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Non-profits struggling during Covid-19 lockdown
Author: Anika Berning
Published: 04/06/2020

​Non-profit organisations play a vital role in many different industries and communities, but some are struggling to stay afloat during the Covid-19 lockdown due to dwindling resources, writes Anika Berning from the Department of Business Management in an article for Fin24 (3 June).

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Anika Berning* 

The move to Level three of the nation-wide lockdown is an immense step forward for our economy as approximately 15 million people returned to work. While many businesses are happy to open their doors, others will unfortunately remain closed.

Consequently, the economy, already in recession, will keep plummeting. Before the Covid-19 pandemic, South Africa had an unemployment rate of 29,1% and the Chamber of Commerce predicts it could rise to 50%. As the lockdown continued over the last 60-plus days, there were growing signs of discontent and calls to end the lockdown as it is causing economic and social issues. It is suggested that 34% of South Africans have gone hungry during the lockdown. As a result, we have recently seen a spike in protests and people are asking for action.

Fortunately, several food banks have been established in poor communities and funds have been made available to expand these services. Non-profit organisations (NPOs), in particular, have played their part in alleviating the plight of millions of South Africans.  Even though their efforts sometimes go unnoticed, the over 220 000 NPOs registered with the Department of Social Development play a vital role in many different industries and communities.

The crucial contribution of NPOs is underscored by Dr Armand Bam, Head of Social Impact at the University of Stellenbosch Business School (USB), who stated recently in a blog post that “What is worth considering is that NPOs act in communities where government and businesses are not able to reach. They are accessible and agile to attend to the current crises and need our support."

Highlighting their precarious situation, Bam said that “while government can rely on our taxes to stay operational and well-resourced businesses tap into financial reserves, NPOs primarily rely on donations and personal fundraising to ensure service delivery. Many of these organisations are now facing the threat of downsizing and retrenching staff while the need for their services increases."

The last 60-plus days have proved how important these organisations are in our society as they continue helping those in need while their own resources dwindle. Due to a lack of support, many NPOs are now facing closure which will result in more job losses. While the government has put in place a R500 billion bailout plan, no financial support has been set aside specifically for NPOs. Having some of these organisations close their doors would be terrible for the communities they serve. The support they get from various donors is often not enough. Just when they're needed most during the Covid-19 pandemic some NPOs have lost their donor support.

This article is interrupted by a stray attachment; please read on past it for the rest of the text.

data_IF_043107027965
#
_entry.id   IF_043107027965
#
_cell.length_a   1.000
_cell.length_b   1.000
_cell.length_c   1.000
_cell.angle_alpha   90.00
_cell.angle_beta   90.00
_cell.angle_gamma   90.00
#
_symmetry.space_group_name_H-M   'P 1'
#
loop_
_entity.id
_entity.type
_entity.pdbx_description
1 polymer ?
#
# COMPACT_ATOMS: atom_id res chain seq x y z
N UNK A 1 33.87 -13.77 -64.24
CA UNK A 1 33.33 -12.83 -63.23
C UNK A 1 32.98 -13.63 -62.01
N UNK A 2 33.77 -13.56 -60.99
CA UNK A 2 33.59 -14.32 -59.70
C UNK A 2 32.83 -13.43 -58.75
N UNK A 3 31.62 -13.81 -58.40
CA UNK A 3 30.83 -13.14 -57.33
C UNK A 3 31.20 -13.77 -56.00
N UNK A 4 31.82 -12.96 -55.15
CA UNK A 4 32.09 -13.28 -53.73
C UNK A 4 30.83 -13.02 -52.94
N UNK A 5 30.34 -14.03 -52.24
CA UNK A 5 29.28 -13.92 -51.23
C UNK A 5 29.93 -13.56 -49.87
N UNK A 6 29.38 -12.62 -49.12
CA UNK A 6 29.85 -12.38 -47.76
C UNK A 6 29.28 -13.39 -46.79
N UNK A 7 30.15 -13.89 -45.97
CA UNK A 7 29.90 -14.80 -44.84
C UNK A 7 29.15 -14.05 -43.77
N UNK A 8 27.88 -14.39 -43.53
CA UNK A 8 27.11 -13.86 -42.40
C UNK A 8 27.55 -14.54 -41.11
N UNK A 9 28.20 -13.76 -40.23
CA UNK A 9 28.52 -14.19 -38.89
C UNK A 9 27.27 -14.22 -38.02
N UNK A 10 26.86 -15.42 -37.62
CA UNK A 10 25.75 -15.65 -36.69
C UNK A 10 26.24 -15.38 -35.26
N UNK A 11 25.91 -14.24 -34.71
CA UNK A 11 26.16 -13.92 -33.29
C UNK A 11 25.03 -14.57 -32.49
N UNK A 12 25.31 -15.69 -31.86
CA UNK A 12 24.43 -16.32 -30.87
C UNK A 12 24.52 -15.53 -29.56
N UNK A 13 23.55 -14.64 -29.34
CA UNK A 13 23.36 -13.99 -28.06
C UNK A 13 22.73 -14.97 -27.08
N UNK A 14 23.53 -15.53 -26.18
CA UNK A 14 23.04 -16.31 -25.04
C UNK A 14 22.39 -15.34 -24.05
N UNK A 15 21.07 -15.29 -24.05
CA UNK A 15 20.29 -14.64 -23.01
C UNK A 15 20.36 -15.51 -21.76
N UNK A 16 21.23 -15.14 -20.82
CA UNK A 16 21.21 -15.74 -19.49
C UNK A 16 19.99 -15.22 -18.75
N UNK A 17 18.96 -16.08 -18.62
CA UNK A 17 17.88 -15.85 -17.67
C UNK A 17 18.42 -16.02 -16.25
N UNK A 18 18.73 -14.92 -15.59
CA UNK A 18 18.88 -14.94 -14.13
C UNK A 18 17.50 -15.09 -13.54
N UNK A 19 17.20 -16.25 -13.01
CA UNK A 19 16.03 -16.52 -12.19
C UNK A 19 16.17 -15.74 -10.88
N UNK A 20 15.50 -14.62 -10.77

In an interview I had with people at an NPO, one person said “it is a frustrating time for NPOs, because in all their efforts they [NPOs] are still not a recognized sector unless connected. We still continue to persevere to ensure our beneficiaries get help during these stressful times because we made an oath and we take it seriously". Another indicated that donors are reluctant to donate to NPOs during the Covid-19 lockdown and they rather donate to the Solidarity Fund. The efforts of the Solidarity Fund are not dismissed, but smaller NPOs do not have the time to apply for funds.

For them it is merely about survival and they operate from day to day to deliver much needed services to their beneficiaries. It is here where society's comprehension of the social economy breaks down. This is a much-needed sector that provides services to a large part to our society; however, they lack the proper support from both the public and private sector. This leads to a vicious circle: with the lack of proper resources and funds, an NPO cannot grow and become more professionalised, and without becoming more professionalised, they rarely receive more donations.

It is, however, not all doom and gloom when it comes to funding in these trying times. There are resources that NPOs can access that could help them to continue providing vital services to suffering communities. Some of these resources include the Gap Fund established by the Investment Group Mergon, the Charities Aid Foundation Southern Africa and the Forgood Blog.

The social economy is a very complex phenomenon in South Africa as it is extremely vital for delivering crucial services to a vast majority of our country. Unfortunately, it is overlooked by government and not always taken seriously by donors. This leaves NPOs to fend for themselves. However, these organisations thrive on their mission, commitment and compassion which make them highly efficient and resilient amidst the Covid-19 pandemic. Our situation would be much more precarious without them.

*Anika Berning is a lecturer in the Department of Business Management at Stellenbosch University. She is busy with her PhD focusing on management systems and strategy in NPOs.